- Internal energy (U) represents the energy that a thermodynamic system contains. Thermodynamics is largely concerned with changes in internal energy. In a closed system, changes in internal energy (ΔU) are due to heat transfer and thermodynamic work done by the system on its surroundings. This relationship can be described by the equation
ΔU = Q – W, where Q is the net heat transfer and W is the net work done. Note that this also describes the first law of thermodynamics.
- Entropy (S) is a thermodynamic quantity that measures, in Joules per Kelvin, the amount of thermal energy that’s unavailable for conversion into mechanical work. Entropy is often defined as the level of molecular disorder or randomness in a system.
- Gibbs free energy (G) is the maximum amount of non-expansion work that can be obtained from a thermodynamically closed system (this is a system that can exchange heat and work with its surroundings but not matter). It is derived using the formula ΔG=ΔH−TΔS, where ΔG is the change in Gibbs free energy, ΔH is the change in enthalpy, T is the temperature (in Kelvin), and ΔS is the change in entropy.
- Helmholtz free energy is also often seen as a main state function in thermodynamics. It measures the “useful” work that can be obtained from a closed thermodynamic system at a constant temperature, volume, and particle number. It uses the equation F = U – TS where F is the Helmholtz free energy, U is the internal energy of the system, T is the absolute temperature and S is entropy.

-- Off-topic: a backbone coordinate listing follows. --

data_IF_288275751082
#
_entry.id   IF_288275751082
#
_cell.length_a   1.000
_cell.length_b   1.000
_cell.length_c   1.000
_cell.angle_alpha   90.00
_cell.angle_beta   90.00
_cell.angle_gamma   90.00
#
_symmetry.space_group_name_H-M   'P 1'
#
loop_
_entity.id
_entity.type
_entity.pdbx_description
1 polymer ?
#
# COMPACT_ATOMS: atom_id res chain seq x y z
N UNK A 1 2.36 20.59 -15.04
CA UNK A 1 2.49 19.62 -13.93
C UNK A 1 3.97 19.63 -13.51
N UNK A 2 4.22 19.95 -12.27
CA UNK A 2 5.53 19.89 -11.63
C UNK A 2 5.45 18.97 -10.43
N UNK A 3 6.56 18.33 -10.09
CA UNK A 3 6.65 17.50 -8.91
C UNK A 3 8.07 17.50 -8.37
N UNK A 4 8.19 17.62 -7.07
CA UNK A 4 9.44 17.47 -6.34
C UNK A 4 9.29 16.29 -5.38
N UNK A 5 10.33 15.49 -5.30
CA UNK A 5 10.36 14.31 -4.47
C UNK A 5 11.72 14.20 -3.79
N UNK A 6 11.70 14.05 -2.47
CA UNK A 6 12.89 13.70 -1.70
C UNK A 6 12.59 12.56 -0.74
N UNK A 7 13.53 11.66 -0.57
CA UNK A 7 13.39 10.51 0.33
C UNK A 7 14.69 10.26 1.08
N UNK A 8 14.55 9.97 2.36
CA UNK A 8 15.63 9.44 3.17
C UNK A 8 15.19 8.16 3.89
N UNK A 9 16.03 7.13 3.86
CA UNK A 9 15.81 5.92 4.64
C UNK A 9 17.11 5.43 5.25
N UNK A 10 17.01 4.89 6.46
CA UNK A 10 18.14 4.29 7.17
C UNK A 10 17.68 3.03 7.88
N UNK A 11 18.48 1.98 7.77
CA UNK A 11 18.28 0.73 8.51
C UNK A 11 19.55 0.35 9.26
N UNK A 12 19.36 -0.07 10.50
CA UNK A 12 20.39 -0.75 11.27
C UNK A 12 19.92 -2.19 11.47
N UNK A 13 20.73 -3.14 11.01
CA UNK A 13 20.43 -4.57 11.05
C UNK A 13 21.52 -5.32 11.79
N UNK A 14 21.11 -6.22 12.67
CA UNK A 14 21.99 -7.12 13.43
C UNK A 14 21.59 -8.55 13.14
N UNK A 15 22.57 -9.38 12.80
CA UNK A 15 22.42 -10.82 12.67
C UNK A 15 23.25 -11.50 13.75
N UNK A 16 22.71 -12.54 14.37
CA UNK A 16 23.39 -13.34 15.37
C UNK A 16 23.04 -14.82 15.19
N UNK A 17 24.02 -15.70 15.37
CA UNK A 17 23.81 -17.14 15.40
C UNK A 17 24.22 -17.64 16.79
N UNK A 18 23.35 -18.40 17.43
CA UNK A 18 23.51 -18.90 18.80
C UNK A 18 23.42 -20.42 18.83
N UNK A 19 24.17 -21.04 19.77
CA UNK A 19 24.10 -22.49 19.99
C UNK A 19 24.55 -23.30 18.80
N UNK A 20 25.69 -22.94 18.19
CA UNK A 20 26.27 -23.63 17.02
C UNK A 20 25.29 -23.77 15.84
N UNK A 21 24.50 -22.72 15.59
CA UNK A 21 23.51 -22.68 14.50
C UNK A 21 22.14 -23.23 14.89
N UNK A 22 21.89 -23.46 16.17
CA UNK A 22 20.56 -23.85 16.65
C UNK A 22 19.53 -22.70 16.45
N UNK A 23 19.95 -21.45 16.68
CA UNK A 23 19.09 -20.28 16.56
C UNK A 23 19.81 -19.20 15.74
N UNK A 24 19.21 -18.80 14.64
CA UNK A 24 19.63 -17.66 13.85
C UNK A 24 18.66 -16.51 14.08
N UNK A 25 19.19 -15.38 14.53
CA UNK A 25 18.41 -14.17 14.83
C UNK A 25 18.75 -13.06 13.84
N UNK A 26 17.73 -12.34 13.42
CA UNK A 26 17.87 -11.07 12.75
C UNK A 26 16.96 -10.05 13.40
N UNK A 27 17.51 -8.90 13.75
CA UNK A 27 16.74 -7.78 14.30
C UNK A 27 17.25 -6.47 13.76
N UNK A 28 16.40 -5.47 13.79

So… Is Thermodynamics Physics or Chemistry?
Even if thermodynamics is most frequently classified as a branch of physics, it is also applicable to chemistry. It can be equally used to describe and explain both steam engines and chemical reactions. After all, thermodynamics deals with thermal and mechanical energies (work), which have a place in both physical and chemical phenomena.
Physics and chemistry are actually heavily linked beyond thermodynamics. Laws of physics often explain the behavior of chemical compounds. For example, we can use electric forces to elucidate chemical reactions in which there is an exchange of ions and electrons.
Both physics and chemistry study matter and the energies that interact with it, but with different scopes and approaches —and some exceptions that apply to physics but not chemistry, such as dark matter or quarks. Still, these disciplines are not radically separated and this is why there are interdisciplinary fields that encompass the two of them, such as physical chemistry, chemical physics, electrochemistry, nanotechnology, and thermodynamics.
Thermodynamics themselves have several branches as well. Apart from chemical thermodynamics, there are other branches, including: